John Macker | Interview

Kenneth P. Gurney. I have met John Macker twice at poetry readings in Santa Fe, otherwise our paths do not seem to cross.  I am pleased at this chance to get to know him a little better.

What got you started into poetry? What age?

John Macker. The same thing that got me involved with drama, cinema, all forms of literature. Sometime around high school, the poetry bug bit & has been infecting me ever since. Dylan Thomas, the Beats, French Symbolists. Formed the core of my youthful rebellion; if I could do poetry I wouldn’t break car windows.

KPG. Is there any other endeavor that you are passionate about outside of poetry? How does it enrich you?

JM. Writing one-act plays and essays! Most of which have been published in the Malpais Review. I love the shorter form probably because I never had time for opuses. I’ve always been fond of long-distance hikes, camping in the wilderness, grew up the Colorado Rockies. How poetry came to Gary Snyder I guess came to me as well, the same way: “It stays frightened outside the circle of our campfire. I go to meet it at the edge of the light.” Traveling in Mexico. Wandering in general. I enjoy teaching writing workshops. I’m a big movie fan and read voraciously.

KPG. You went to catholic school as a kid and attended Naropa Institute in your twenties. Do you find those differing educations work together or against each other in your creative process?

JM. I think they joined forces to make up who I am. Catholic school taught me to be attentive, that there were things larger than ourselves at work in the universe over which I had no control. I never planned a minute of it which may explain my overall nature. Naropa taught me what Jack Spicer famously said: Poetry is the ground of being. Also the nuns and dogma taught me ritual which, in terms of writing, is very much in evidence at a place like Naropa. The linkage I suppose is connected with 4 years at Univ. of Missouri, as well.

KPG. What adjustments did you make moving to the city from the country? Anything you miss about living in San Miguel County?

JM. I guess I miss the raw unpredictability of country living. Roadrunners, emus, bears, hybrid wolves, killer hail storms, border trekkers, all manner of unconventional visitations. The wild open spaces of poetry. We remodeled the place from top to bottom until we burned out after 20 years. Living in town allows my wife and I easier accessability to movies, readings, restaurants etc. The ebb and flow of a neighborhood.

KPG. How much does the landscape of your earlier San Miguel County experience and the Santa Fe area influence your writing?

JM. Much the same way. Our place in San Miguel County was eastern slope of the Sangre de Cristos, on the Santa Fe trail and early Route 66, Apache country, Starvation Peak but with a long view of the llano, Billy the Kid territory. Near where I live now is the expansive foothills of the Jemez, the Caja del Rio, Diablo Canyon and the Rio Grande. The La Cieneguilla petroglyph panels are 10 minutes away.

KPG. Who is your hero and why?

JM. I have several but I’ve outlived most of them. They shape-shift. The most consistent hero would be the populist Chicago attorney from the turn of the last century, Clarence Darrow. He defended John T. Scopes’ right to teach evolution in the public schools in Tennessee in 1925. Earlier he defended Loeb and Leopold in a capital murder case and ended up pleading for their lives and creating a viable argument against the death penalty.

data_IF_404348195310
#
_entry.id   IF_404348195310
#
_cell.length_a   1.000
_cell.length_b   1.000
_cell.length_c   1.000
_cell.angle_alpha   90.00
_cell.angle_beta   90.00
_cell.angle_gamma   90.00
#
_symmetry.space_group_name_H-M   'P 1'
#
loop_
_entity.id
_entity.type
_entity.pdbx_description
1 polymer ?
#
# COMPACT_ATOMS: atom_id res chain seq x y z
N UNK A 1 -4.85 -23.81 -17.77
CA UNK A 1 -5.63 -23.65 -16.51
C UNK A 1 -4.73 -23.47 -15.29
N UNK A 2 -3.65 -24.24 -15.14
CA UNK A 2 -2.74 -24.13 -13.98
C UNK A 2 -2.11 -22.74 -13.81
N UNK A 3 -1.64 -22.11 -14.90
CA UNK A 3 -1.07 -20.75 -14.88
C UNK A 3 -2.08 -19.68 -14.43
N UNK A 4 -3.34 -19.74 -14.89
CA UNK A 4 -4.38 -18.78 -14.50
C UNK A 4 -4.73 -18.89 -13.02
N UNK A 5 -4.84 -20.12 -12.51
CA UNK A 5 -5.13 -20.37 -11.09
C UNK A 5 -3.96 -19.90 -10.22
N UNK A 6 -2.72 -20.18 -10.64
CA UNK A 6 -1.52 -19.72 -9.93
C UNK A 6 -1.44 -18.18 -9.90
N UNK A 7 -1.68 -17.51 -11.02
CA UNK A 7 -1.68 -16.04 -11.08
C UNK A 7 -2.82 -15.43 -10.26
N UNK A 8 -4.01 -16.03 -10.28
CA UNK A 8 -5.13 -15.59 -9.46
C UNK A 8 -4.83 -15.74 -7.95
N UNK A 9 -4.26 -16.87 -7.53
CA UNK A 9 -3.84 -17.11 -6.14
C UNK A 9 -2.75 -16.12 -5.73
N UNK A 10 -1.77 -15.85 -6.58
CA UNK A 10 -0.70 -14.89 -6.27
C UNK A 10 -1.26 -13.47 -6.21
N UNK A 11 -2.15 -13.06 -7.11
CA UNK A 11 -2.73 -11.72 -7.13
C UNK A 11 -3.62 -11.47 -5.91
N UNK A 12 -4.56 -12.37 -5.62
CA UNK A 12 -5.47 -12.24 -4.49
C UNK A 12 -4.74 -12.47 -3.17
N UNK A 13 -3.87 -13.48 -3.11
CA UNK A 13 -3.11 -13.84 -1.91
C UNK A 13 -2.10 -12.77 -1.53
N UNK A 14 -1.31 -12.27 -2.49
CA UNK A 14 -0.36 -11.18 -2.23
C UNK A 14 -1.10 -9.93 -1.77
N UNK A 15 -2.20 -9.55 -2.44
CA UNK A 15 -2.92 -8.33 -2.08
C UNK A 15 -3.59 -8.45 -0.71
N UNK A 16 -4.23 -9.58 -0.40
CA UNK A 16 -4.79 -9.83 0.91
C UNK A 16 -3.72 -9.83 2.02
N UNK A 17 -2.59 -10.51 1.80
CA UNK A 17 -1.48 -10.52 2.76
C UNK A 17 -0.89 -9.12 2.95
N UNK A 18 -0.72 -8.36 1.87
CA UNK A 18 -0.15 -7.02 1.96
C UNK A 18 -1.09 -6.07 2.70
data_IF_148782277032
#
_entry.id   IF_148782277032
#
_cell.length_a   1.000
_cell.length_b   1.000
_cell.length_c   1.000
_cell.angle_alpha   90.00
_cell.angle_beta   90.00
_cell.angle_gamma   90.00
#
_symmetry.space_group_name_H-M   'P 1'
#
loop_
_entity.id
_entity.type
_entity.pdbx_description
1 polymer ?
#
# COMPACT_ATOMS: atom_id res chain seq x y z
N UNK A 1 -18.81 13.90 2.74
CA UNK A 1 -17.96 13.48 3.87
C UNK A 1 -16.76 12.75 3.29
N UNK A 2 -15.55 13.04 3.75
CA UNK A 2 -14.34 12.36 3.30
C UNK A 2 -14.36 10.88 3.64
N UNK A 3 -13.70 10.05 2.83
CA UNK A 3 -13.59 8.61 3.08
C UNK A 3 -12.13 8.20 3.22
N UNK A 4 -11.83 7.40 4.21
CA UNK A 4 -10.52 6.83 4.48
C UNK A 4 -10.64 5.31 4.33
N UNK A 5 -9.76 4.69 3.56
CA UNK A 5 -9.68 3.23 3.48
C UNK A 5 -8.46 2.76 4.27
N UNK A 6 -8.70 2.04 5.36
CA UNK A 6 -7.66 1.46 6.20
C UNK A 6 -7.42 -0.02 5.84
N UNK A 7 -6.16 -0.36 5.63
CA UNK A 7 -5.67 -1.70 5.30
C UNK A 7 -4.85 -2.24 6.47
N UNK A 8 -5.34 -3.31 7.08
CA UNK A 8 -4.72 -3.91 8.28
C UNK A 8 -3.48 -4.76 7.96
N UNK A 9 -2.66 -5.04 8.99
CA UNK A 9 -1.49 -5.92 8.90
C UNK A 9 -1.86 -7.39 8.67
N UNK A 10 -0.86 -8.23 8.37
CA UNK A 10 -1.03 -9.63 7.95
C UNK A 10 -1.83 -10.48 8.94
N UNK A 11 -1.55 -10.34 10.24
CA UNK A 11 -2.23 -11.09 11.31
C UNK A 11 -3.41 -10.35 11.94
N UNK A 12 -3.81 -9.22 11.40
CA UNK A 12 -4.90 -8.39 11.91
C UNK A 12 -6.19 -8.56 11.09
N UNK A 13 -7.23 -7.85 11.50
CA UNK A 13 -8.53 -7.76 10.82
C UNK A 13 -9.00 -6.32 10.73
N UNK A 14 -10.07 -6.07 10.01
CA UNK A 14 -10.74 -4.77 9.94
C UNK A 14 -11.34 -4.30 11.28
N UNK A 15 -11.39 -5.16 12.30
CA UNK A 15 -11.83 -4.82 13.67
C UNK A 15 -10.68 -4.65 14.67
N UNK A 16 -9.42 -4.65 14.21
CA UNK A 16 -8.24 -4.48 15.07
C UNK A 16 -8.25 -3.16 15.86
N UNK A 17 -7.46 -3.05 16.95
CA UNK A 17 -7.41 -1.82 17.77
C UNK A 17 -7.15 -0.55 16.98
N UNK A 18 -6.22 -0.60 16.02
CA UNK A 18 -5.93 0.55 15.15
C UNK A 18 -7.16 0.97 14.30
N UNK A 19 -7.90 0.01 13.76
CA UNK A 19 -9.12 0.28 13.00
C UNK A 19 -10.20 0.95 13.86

He was an agnostic and visionary humanist.

KPG. Tell us about your favorite poetry experience in your life.

JM. Almost impossible to nail down one. A few of my own readings when my writing has taken me by surprise, taking Gregory Corso’s “Socratic Poetry Rap” in Boulder, late 70’s, listening to Allen Ginsberg read with a broken leg at the Denver Art Museum. Collaborating with Denver woodblock artist Leon Loughridge. Among other favorites.

KPG. If you could wave a magic wand and place a poetry book into every high school english classroom as required reading, which one would it be and why?

JM. Good question. Shaking the Pumpkin, Traditional Poetry of the Indian North Americas, A Jerome Rothenberg edited anthology of Native American poetry. 1972.  The myths, majesty and magic of the early and contemporary writings of our Indigenous Peoples.

KPG. What is your favorite National Park? Why?

National Park(s): Canyonlands/Arches. National Historic Park: Chaco Canyon. They are protected places within fragile landscapes.

KPG. If there is a little known poet you think everyone should read, who is that poet and which book of theirs should we seek?

JM. Mary McGinnis, Santa Fe poet, either one of hers. [Listening For Cactus and October Again; here is a video of Mary reading the poem “Blind Lady at the Gym”]

KPG. If you could be present at any moment in history what event would you visit and why?

JM. At Martin Luther King’s “I Have a Dream” speech in Washington, D.C.

KPG. Recommend a poetry (or literary) website that you frequent.

JM. Arts & Letters Daily

KPG. Green, Red or Christmas when you order Huevos Rancheros?

JM. Red.


Yesterday I posted 3 poems by John Macker.  You may read them here.

3 thoughts on “John Macker | Interview

  1. John, There is a video snippet of MLK givng the “I Have a Dream” speech. I used it at CNM but right now can’t remember what it is part of. Will ponder that. Maybe it is contained in Spike Lee’s movie “Three Little Girls.”

    Like

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